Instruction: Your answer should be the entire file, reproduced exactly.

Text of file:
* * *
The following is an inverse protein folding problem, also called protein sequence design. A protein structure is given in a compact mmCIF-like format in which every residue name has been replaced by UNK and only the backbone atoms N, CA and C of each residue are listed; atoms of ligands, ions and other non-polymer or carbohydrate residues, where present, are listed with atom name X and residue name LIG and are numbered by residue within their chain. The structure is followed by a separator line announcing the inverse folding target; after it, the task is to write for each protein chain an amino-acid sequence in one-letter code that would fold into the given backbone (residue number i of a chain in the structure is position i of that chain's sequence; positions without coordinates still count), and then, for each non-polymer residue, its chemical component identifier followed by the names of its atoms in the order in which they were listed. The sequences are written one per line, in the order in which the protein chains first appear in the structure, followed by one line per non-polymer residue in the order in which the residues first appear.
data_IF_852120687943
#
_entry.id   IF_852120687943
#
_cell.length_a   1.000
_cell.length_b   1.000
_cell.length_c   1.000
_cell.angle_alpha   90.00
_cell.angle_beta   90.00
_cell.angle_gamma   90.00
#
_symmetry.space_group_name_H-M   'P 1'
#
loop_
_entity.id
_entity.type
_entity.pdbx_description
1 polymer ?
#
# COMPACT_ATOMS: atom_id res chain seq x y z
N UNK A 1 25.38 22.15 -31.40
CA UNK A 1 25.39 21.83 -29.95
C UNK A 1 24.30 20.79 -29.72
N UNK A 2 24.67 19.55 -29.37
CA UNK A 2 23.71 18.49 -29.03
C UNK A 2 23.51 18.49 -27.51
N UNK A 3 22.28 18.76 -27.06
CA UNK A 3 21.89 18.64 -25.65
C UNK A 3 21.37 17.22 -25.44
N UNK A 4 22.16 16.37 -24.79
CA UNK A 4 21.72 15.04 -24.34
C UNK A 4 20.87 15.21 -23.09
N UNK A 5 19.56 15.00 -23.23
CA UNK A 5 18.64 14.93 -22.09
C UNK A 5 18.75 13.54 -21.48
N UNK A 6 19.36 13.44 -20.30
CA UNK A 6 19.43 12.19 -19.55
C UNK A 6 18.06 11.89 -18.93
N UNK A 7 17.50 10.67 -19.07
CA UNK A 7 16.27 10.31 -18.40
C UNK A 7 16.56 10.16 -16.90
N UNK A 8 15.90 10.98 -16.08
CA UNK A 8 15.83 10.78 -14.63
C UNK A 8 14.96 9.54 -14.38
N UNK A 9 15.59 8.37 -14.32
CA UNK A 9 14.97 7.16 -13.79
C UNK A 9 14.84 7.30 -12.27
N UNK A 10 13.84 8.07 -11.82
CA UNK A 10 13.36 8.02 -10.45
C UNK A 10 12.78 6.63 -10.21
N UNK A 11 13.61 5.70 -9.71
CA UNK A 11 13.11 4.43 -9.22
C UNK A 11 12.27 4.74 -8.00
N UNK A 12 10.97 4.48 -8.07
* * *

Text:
The following is an inverse protein folding problem, also called protein sequence design. A protein structure is given in a compact mmCIF-like format in which every residue name has been replaced by UNK and only the backbone atoms N, CA and C of each residue are listed; atoms of ligands, ions and other non-polymer or carbohydrate residues, where present, are listed with atom name X and residue name LIG and are numbered by residue within their chain. The structure is followed by a separator line announcing the inverse folding target; after it, the task is to write for each protein chain an amino-acid sequence in one-letter code that would fold into the given backbone (residue number i of a chain in the structure is position i of that chain's sequence; positions without coordinates still count), and then, for each non-polymer residue, its chemical component identifier followed by the names of its atoms in the order in which they were listed. The sequences are written one per line, in the order in which the protein chains first appear in the structure, followed by one line per non-polymer residue in the order in which the residues first appear.
data_IF_852120687943
#
_entry.id   IF_852120687943
#
_cell.length_a   1.000
_cell.length_b   1.000
_cell.length_c   1.000
_cell.angle_alpha   90.00
_cell.angle_beta   90.00
_cell.angle_gamma   90.00
#
_symmetry.space_group_name_H-M   'P 1'
#
loop_
_entity.id
_entity.type
_entity.pdbx_description
1 polymer ?
#
# COMPACT_ATOMS: atom_id res chain seq x y z
N UNK A 1 25.38 22.15 -31.40
CA UNK A 1 25.39 21.83 -29.95
C UNK A 1 24.30 20.79 -29.72
N UNK A 2 24.67 19.55 -29.37
CA UNK A 2 23.71 18.49 -29.03
C UNK A 2 23.51 18.49 -27.51
N UNK A 3 22.28 18.76 -27.06
CA UNK A 3 21.89 18.64 -25.65
C UNK A 3 21.37 17.22 -25.44
N UNK A 4 22.16 16.37 -24.79
CA UNK A 4 21.72 15.04 -24.34
C UNK A 4 20.87 15.21 -23.09
N UNK A 5 19.56 15.00 -23.23
CA UNK A 5 18.64 14.93 -22.09
C UNK A 5 18.75 13.54 -21.48
N UNK A 6 19.36 13.44 -20.30
CA UNK A 6 19.43 12.19 -19.55
C UNK A 6 18.06 11.89 -18.93
N UNK A 7 17.50 10.67 -19.07
CA UNK A 7 16.27 10.31 -18.40
C UNK A 7 16.56 10.16 -16.90
N UNK A 8 15.90 10.98 -16.08
CA UNK A 8 15.83 10.78 -14.63
C UNK A 8 14.96 9.54 -14.38
N UNK A 9 15.59 8.37 -14.32
CA UNK A 9 14.97 7.16 -13.79
C UNK A 9 14.84 7.30 -12.27
N UNK A 10 13.84 8.07 -11.82
CA UNK A 10 13.36 8.02 -10.45
C UNK A 10 12.78 6.63 -10.21
N UNK A 11 13.61 5.70 -9.71
CA UNK A 11 13.11 4.43 -9.22
C UNK A 11 12.27 4.74 -8.00
N UNK A 12 10.97 4.48 -8.07